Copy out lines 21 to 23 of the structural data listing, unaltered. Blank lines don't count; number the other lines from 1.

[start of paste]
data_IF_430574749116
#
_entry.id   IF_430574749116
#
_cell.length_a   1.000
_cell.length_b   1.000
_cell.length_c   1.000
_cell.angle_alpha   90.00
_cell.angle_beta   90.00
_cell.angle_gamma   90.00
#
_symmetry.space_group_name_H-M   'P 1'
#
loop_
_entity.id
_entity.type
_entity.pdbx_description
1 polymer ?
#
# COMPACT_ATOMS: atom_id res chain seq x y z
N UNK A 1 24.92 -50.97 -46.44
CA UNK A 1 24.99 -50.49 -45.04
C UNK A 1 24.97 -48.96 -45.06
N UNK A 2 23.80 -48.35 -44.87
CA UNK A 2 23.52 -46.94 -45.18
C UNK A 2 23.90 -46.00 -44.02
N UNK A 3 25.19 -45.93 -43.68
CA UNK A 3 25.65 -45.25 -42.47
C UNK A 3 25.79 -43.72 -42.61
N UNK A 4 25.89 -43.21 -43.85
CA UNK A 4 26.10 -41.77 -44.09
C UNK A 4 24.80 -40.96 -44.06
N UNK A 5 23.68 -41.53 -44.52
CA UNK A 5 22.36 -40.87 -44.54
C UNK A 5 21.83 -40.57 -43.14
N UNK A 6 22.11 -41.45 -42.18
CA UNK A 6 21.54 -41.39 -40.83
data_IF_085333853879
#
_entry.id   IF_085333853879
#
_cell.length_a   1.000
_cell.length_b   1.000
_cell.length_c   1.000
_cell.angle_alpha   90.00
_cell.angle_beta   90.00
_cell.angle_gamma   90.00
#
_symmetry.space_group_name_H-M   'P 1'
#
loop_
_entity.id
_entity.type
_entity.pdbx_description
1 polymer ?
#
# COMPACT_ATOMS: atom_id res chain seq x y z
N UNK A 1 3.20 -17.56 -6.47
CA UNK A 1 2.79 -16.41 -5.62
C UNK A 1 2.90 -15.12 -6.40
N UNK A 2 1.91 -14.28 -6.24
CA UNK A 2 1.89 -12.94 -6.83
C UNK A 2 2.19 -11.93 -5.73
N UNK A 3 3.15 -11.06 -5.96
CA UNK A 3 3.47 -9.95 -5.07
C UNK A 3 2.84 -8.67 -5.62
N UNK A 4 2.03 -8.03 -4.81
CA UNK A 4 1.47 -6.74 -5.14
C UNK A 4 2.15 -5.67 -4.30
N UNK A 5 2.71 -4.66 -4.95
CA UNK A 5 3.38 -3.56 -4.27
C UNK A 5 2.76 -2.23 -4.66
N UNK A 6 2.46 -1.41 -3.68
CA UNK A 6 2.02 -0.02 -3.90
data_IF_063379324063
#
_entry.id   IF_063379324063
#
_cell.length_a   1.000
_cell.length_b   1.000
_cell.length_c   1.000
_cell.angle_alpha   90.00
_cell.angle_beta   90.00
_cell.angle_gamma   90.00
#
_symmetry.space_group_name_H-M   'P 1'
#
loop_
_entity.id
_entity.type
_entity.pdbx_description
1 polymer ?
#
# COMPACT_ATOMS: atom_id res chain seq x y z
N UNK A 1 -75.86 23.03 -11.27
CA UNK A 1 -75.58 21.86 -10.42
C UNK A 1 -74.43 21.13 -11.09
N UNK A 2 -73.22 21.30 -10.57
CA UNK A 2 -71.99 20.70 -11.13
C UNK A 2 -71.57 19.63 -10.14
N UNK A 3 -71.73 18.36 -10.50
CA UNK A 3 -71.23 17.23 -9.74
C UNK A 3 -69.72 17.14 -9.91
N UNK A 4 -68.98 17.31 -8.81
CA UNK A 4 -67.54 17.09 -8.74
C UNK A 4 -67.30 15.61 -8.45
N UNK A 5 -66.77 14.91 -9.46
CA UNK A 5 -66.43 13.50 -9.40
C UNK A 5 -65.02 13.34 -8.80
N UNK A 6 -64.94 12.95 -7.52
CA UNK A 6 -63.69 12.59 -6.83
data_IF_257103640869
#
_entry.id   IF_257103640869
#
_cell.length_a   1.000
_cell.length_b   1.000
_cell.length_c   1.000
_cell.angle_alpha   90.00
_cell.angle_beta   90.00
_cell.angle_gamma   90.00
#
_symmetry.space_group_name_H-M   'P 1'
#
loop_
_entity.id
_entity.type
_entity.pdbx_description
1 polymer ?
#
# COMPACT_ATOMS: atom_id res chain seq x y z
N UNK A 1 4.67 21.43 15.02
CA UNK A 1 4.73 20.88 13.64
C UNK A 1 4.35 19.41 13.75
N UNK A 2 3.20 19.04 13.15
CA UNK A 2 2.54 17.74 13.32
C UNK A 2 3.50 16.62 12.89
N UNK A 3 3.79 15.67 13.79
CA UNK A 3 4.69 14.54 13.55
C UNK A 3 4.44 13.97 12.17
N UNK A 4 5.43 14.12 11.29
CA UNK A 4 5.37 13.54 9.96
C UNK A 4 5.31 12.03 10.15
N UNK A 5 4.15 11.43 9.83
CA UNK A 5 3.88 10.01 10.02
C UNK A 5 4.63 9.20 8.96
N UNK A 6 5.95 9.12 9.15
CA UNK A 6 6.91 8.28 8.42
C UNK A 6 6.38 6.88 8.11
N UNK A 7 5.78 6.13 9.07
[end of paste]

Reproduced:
N UNK A 1 24.92 -50.97 -46.44
CA UNK A 1 24.99 -50.49 -45.04
C UNK A 1 24.97 -48.96 -45.06